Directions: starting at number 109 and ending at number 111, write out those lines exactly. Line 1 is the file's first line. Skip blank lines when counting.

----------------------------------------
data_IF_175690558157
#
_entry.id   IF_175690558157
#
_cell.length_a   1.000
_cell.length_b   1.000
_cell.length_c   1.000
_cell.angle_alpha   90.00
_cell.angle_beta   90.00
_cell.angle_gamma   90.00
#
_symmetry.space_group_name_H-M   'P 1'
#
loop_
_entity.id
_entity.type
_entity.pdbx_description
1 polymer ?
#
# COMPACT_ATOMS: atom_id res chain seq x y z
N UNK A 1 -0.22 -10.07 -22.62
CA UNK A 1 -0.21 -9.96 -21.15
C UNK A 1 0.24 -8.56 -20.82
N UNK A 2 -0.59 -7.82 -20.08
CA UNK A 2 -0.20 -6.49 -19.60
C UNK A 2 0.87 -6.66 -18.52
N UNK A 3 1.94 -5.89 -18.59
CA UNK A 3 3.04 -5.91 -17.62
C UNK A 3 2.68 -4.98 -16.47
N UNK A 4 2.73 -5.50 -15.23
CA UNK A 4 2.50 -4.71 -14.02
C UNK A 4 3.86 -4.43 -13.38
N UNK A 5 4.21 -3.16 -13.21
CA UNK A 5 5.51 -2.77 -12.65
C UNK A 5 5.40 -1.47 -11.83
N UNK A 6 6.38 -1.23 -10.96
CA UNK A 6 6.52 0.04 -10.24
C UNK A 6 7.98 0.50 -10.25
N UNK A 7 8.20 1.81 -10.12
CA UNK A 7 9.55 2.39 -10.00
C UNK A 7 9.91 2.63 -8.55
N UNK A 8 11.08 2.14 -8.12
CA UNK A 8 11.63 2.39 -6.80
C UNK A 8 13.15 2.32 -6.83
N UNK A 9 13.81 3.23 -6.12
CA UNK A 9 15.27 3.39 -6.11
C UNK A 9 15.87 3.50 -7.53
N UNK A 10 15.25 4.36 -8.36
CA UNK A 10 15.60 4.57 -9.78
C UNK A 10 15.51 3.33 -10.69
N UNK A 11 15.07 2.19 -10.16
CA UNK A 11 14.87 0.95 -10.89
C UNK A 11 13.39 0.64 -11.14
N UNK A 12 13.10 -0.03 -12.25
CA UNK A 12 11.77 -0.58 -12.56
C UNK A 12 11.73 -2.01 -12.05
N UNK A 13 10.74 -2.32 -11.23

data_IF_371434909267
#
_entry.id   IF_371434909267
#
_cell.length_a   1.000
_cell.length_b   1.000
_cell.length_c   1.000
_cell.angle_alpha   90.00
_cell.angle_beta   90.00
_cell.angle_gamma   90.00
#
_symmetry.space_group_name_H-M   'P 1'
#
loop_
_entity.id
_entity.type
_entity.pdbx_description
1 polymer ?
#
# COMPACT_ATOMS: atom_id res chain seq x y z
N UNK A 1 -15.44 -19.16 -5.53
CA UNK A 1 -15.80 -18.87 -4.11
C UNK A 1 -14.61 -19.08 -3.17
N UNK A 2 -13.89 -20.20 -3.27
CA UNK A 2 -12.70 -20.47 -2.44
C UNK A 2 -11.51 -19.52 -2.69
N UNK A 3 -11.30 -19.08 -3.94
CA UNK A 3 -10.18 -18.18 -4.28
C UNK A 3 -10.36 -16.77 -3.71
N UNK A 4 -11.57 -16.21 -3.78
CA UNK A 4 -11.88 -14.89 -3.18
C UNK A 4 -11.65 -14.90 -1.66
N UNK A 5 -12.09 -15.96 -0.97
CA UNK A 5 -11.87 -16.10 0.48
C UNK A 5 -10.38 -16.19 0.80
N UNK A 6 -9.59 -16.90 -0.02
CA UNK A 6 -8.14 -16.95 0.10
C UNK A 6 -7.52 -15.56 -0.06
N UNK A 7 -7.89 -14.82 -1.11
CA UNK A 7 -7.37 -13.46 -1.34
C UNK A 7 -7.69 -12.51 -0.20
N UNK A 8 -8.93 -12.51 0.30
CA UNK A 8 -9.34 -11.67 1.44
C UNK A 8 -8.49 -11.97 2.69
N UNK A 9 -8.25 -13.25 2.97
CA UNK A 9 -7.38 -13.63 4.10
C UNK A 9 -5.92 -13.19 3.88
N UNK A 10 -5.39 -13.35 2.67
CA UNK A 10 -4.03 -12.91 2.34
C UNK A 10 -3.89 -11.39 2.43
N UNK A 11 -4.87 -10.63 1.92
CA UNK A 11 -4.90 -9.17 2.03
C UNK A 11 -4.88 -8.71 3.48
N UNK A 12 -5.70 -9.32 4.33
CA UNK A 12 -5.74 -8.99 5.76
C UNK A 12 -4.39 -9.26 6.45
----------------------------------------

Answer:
CA UNK A 11 -4.90 -9.17 2.03
C UNK A 11 -4.88 -8.71 3.48
N UNK A 12 -5.70 -9.32 4.33